Academic journal article Canadian Journal of Experimental Psychology

The Effect of Practice on Location Cueing and Visual Search

Academic journal article Canadian Journal of Experimental Psychology

The Effect of Practice on Location Cueing and Visual Search

Article excerpt

Abstract Location cueing can facilitate response times when target-detection tasks are performed. A target-detection experiment was conducted with inexperienced participants to determine whether or not the magnitude of facilitative location cueing effects would change as a function of practice. Over the course of five test sessions, these effects attenuated. This suggests that practice decreases the influence of location cues on visual search performance and attentional processing. We propose that when participants perform cued visual search experiments and become familiar with potential target locations as a result of extended practice and automaticity, these locations are encoded in spatial memory by an operation called spatial indexing.

Resume Le reperage de l'emplacement peut reduire le temps de reaction lors de taches consistant a detecter des cibles. Une experience de detection de cibles a laquelle ont participe des personnes inexperimentees a et menee pour determiner si les effets facilitateurs du reperage de l'emplacement changeaient avec 1'entrainement. Au fil des cinq seances, ces effets se sont attenues, ce qui laisse presumer que 1'entrainement diminue l'influence des reperes sur la recherche visuelle et l'attention necessaire. Nous croyons que, lorsque les participants a des experiences de recherche visuelle avec reperes se sont familiarises avec l'emplacement de cibles potentielles par suite d'un long entrainement et d'une automatisation, l'emplacement de ces cibles est encode dans la memoire spatiale par une operation appelee repertoriage spatial.

When target detection tasks are performed, location cues can facilitate or inhibit response times (RTs) depending on whether the cue is a valid indicator of the impending target's location or not (e.g., Posner, Snyder, & Davidson, 1980). A direct or peripheral cue (e.g., a bar-marker, underline, or box), if valid, is typically presented at or near the target's location and, if invalid, at a nontarget location (e.g., Posner, 1980). This technique is sometimes called exogenous cueing. Previous research indicates that, in most cases, when the delay between cue and target onset is 100 ms, valid direct cues have their strongest effect on RTs and, when this cuetarget-onset-asynchrony (CTOA) is increased from 100 to 200 ms, cue effectiveness attenuates (Miller Sr Findlay, 1988; Miller & Rabbitt, 1989; Shepard & Miller, 1989; Weichselgartner & Sperling, 1987). In other words, the facilitative effect of direct cues appears to be transient and to last about 200 ms. If two successive direct cues are presented 200 ms apart at different locations, then the facilitative effect of the first cue not only attenuates, but changes to an inhibitory effect on detection RTs for targets presented at this location 300 ms or more after cue onset (e.g., Posner & Cohen, 1984; Posner, Rafal, Choate, & Vaughan, 1985; Possamai, 1985; Rafal, Egly, & Rhodes, 1994; Tipper, Driver, & Weaver, 1991; Tipper & Weaver, 1998; Tipper, Weaver, & Houghton, 1994; Wright & Richard, 1998). Posner and Cohen (1984) called this effect inhibition-ofreturn and proposed that it occurs to increase visual search efficiency by biasing search away from previously inspected locations and toward novel locations. Thus, the effect of location cues on target-detection RTs appears to change as a function of the delay between cue and target onset.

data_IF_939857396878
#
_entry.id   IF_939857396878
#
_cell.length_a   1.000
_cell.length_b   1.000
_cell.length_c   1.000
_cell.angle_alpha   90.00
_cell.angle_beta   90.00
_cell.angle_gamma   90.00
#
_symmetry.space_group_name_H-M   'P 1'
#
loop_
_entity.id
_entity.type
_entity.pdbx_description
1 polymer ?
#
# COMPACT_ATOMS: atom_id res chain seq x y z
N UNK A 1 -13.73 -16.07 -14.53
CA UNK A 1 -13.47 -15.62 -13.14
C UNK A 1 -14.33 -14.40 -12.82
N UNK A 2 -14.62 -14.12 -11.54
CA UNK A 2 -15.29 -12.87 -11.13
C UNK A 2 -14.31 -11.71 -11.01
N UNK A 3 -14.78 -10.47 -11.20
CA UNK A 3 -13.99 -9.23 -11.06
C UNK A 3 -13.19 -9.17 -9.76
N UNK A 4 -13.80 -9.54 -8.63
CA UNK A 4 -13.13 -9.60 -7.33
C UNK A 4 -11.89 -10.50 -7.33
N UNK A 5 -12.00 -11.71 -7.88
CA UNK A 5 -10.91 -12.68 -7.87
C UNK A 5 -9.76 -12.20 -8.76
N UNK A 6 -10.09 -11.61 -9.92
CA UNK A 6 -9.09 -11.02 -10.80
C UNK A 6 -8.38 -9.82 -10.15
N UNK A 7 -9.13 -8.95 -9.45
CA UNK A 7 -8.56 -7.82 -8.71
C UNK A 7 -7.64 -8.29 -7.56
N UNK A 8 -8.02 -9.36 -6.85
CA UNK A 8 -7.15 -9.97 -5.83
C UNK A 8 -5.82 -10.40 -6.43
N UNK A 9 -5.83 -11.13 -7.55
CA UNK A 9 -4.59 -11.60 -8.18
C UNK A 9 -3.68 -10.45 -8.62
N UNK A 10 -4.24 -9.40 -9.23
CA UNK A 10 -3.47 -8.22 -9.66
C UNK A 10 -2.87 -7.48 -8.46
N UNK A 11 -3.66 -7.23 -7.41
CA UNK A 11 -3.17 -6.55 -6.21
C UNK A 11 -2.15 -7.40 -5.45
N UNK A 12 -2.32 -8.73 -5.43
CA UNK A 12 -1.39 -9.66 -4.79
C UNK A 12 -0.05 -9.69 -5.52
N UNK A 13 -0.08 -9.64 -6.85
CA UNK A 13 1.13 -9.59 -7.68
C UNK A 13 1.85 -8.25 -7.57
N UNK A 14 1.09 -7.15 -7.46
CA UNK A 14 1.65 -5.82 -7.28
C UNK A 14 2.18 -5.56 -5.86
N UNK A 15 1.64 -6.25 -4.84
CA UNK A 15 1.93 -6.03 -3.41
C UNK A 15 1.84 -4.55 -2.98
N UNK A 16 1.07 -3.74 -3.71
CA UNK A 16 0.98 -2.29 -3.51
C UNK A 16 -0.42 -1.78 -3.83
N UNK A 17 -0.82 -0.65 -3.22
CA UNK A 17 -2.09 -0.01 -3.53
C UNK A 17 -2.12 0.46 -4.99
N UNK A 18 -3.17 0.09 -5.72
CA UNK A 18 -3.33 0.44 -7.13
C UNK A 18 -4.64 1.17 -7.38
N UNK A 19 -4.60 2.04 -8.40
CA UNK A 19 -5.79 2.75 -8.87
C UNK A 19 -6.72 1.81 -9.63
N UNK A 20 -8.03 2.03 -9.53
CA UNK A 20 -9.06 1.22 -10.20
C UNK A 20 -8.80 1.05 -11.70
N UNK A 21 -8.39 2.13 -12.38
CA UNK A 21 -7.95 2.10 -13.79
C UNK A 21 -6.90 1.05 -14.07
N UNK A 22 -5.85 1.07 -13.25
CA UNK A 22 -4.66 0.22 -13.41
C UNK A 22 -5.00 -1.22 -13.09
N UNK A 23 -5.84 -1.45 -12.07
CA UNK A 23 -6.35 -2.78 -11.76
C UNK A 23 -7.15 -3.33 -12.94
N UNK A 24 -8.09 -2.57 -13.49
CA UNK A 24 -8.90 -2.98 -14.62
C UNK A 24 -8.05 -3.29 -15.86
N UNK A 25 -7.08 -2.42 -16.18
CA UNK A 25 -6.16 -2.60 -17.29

The efficiency of visual search can also increase as observers gain experience with the particular target-detection task at hand. For example, search for a target positioned among distractor items can become more rapid with practice, and can even reach the point at which automatic processes are said to mediate search performance (Czerwinski, Lightfoot, & Shiffrin, 1992; Kahneman & Treisman, 1984; Logan, 1988; Logan & Compton, 1998; Schneider, Dumais, & Shiffrin, 1984). As demonstrated by Treisman, Vieira, and Hayes (1992), an automatic process differs from a low-level, preattentive process in the sense that it becomes more efficient with repeated execution. …

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